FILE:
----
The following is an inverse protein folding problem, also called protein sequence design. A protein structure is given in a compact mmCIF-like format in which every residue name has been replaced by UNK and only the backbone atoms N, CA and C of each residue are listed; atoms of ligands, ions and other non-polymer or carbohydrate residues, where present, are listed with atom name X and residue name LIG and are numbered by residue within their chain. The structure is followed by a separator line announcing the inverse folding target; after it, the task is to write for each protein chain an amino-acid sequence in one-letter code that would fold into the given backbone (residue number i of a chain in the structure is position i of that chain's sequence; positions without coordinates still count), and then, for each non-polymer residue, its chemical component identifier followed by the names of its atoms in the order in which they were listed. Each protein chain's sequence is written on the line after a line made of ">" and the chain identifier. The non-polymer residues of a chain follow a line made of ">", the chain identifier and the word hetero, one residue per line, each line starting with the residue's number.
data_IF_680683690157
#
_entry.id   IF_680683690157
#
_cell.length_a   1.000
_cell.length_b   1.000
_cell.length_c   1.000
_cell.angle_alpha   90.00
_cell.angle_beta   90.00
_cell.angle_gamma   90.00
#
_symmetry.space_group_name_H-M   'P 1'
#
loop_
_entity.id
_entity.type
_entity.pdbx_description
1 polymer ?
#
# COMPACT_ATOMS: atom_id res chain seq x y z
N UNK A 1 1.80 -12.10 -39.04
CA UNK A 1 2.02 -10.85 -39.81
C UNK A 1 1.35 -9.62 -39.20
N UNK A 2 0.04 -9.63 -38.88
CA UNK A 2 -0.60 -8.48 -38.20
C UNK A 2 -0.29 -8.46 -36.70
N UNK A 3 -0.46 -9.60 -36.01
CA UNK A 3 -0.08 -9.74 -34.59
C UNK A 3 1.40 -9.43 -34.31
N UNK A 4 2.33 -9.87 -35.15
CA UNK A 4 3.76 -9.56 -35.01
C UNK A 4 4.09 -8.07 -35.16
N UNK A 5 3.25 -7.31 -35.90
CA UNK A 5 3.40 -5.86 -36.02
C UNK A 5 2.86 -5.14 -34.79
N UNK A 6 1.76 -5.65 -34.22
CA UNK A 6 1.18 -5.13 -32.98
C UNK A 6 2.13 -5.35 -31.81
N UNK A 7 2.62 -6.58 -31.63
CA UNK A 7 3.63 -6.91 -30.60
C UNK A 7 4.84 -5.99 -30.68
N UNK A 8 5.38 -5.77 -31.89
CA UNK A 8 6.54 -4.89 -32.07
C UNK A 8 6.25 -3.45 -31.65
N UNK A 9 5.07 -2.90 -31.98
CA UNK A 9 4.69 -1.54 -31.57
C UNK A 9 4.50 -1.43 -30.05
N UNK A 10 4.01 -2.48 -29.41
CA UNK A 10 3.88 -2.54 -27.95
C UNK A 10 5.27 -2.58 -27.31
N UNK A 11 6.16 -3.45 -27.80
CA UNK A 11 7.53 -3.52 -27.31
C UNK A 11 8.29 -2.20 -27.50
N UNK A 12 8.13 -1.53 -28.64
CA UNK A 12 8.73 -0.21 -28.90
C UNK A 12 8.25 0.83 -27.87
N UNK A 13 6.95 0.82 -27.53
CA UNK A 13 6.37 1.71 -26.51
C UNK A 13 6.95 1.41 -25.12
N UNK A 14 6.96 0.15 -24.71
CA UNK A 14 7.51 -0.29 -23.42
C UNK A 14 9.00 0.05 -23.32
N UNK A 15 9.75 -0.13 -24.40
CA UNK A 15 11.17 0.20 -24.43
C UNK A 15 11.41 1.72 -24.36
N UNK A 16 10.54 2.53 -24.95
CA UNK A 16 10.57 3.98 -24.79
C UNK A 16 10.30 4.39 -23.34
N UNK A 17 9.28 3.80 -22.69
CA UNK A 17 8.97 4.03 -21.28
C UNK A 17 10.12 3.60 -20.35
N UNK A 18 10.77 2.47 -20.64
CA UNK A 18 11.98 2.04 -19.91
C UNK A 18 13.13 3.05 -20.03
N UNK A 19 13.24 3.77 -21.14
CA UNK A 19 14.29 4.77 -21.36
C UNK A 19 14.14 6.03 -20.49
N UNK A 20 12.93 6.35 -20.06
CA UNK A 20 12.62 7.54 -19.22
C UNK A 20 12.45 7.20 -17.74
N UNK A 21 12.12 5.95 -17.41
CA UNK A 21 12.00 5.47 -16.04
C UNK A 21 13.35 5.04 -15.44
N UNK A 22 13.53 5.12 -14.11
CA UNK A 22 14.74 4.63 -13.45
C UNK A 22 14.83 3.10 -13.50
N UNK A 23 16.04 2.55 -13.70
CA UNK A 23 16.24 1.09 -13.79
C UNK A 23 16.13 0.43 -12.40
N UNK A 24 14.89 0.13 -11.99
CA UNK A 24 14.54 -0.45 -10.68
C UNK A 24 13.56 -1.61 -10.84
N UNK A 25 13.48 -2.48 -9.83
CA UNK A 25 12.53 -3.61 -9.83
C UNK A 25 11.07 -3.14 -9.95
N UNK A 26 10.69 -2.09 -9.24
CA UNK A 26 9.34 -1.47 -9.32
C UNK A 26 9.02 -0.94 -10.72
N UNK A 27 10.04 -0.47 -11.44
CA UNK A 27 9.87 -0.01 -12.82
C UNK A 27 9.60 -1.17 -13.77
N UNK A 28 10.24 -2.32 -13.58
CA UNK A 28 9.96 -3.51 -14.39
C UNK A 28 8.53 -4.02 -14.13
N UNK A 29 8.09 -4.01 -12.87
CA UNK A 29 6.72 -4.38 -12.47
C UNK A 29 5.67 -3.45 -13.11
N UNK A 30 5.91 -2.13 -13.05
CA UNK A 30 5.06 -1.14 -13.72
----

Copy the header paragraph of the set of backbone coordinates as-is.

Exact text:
The following is an inverse protein folding problem, also called protein sequence design. A protein structure is given in a compact mmCIF-like format in which every residue name has been replaced by UNK and only the backbone atoms N, CA and C of each residue are listed; atoms of ligands, ions and other non-polymer or carbohydrate residues, where present, are listed with atom name X and residue name LIG and are numbered by residue within their chain. The structure is followed by a separator line announcing the inverse folding target; after it, the task is to write for each protein chain an amino-acid sequence in one-letter code that would fold into the given backbone (residue number i of a chain in the structure is position i of that chain's sequence; positions without coordinates still count), and then, for each non-polymer residue, its chemical component identifier followed by the names of its atoms in the order in which they were listed. Each protein chain's sequence is written on the line after a line made of ">" and the chain identifier. The non-polymer residues of a chain follow a line made of ">", the chain identifier and the word hetero, one residue per line, each line starting with the residue's number.